Eucador Trademark Registry decision on Gandhi Trademark opposition

Two years ago, we had blogged about the opposition filed by Shri. Lalit Bhasin in his personal capacity before the Eucador Trademark Registry about the registration of the name and image of the Father of the Nation, Mahatma Gandhi as the “ARROZ GANDHI” (Gandhi Rice) trademark. The registration was sought as an international Class 30 mark with respect to “‘aged or old rice, also medium and long grain rice’ that may or may not come from India.  The grounds of Shri. Bhasin’s opposition as well as an analysis of the situation under Eucador law can be found here and here.
The Eucador Trademark Registry through its order on June 6, 2013 has accepted the opposition filed by Shri. Bhasin and rejected the registration of the ARROZ GANDHI mark. The Trademark Registry held that Shri. Bhasin had a legitimate interest in opposing the registration as he had the capacity, power and rights that every Indian citizen for defendng his/her national symbols and the characters that form part of the culture and identity of their country. In this case, the name and image of Mahatma Gandhi, the Father of the Nation, is one of the most highly revered  and the highest national symbol of India. The Trademark Registry also stated that it was also an icon of spirituality in India. Therefore, Shri. Bhasin had a legitimate interest as well as the capacity, power and rights to oppose the application for the registration of the “ARROZ GANDHI” mark.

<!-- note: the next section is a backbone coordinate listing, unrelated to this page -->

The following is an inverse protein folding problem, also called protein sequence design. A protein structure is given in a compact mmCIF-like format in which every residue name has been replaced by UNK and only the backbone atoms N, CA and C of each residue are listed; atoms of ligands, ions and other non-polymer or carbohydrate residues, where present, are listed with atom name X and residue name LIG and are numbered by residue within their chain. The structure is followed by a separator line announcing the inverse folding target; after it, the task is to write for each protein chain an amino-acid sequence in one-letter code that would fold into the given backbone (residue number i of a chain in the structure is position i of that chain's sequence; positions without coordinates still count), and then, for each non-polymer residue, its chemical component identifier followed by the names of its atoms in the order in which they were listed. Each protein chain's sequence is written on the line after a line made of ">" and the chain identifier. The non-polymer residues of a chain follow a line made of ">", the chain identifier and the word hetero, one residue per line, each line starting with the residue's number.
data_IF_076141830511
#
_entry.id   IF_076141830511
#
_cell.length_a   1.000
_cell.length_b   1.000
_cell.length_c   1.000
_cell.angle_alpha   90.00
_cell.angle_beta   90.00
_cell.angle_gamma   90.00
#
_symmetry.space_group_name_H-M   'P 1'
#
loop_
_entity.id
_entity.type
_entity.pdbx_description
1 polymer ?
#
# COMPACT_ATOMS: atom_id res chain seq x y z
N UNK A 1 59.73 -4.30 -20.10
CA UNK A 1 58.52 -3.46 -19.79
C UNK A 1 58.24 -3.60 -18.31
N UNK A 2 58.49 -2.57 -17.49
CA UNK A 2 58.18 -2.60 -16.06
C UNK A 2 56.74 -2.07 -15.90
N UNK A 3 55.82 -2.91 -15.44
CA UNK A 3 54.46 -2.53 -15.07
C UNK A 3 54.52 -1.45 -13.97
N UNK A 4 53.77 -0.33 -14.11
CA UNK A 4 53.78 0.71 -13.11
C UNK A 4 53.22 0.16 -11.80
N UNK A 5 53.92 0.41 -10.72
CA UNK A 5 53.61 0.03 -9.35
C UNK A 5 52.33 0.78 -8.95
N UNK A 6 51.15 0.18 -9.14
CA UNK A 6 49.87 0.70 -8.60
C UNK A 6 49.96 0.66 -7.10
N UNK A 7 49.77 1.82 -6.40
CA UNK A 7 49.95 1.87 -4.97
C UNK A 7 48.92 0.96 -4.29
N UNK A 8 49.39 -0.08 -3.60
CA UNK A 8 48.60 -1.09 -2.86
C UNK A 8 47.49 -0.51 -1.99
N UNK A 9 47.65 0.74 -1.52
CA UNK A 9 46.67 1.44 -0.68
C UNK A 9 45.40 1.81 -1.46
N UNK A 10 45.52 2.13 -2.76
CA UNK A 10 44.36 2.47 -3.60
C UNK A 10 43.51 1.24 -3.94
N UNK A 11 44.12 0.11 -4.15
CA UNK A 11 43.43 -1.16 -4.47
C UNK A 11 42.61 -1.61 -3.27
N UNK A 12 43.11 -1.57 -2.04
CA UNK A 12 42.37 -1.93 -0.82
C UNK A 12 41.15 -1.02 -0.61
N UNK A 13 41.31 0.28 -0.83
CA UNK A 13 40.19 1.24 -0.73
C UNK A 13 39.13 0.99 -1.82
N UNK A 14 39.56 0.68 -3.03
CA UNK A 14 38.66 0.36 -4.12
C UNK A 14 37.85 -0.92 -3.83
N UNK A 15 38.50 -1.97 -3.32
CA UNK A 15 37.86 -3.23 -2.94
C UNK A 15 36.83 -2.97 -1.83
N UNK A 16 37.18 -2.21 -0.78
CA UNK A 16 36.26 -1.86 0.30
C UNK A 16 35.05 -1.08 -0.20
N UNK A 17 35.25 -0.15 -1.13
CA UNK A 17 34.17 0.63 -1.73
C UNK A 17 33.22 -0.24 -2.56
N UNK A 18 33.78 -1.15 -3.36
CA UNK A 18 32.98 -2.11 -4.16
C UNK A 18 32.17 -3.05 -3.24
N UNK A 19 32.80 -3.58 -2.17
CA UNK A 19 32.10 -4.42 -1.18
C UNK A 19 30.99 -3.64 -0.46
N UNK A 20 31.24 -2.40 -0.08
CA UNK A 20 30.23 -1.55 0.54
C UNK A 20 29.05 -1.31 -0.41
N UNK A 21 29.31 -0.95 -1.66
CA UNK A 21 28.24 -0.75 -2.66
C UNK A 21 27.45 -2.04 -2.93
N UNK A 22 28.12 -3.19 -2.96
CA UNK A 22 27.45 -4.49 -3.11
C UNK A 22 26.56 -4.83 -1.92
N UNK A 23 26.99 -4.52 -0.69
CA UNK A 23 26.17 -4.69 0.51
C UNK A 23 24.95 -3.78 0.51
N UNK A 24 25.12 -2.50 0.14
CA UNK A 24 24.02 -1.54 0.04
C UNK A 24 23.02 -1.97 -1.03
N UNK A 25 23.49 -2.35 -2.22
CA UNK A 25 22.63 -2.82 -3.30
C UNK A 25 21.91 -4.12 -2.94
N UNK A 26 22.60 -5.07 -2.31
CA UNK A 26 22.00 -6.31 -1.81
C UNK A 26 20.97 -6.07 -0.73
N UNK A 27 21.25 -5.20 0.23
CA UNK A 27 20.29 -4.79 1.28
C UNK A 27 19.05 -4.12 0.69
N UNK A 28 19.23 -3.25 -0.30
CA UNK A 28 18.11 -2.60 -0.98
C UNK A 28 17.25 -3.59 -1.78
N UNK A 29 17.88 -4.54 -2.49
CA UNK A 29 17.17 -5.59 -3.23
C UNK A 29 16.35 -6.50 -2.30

Additionally, the Trademark Registry considered the fact that the ARROZ GANDHI mark contained the Gandhi drawing with all its graphic elements. This, when comparing the similarities and not the differences, stated  the Trademark Registry, infringes the copyright of the Gandhi drawing.

Therefore, the rights of personality and publicity of a national figure in a foreign country and consequently, the prohibition on deriving financial benefit from such a person’s name and likeness has been recognized by Eucador and therein lies the significance of this judgment.


About The Author

Leave a Comment

Scroll to Top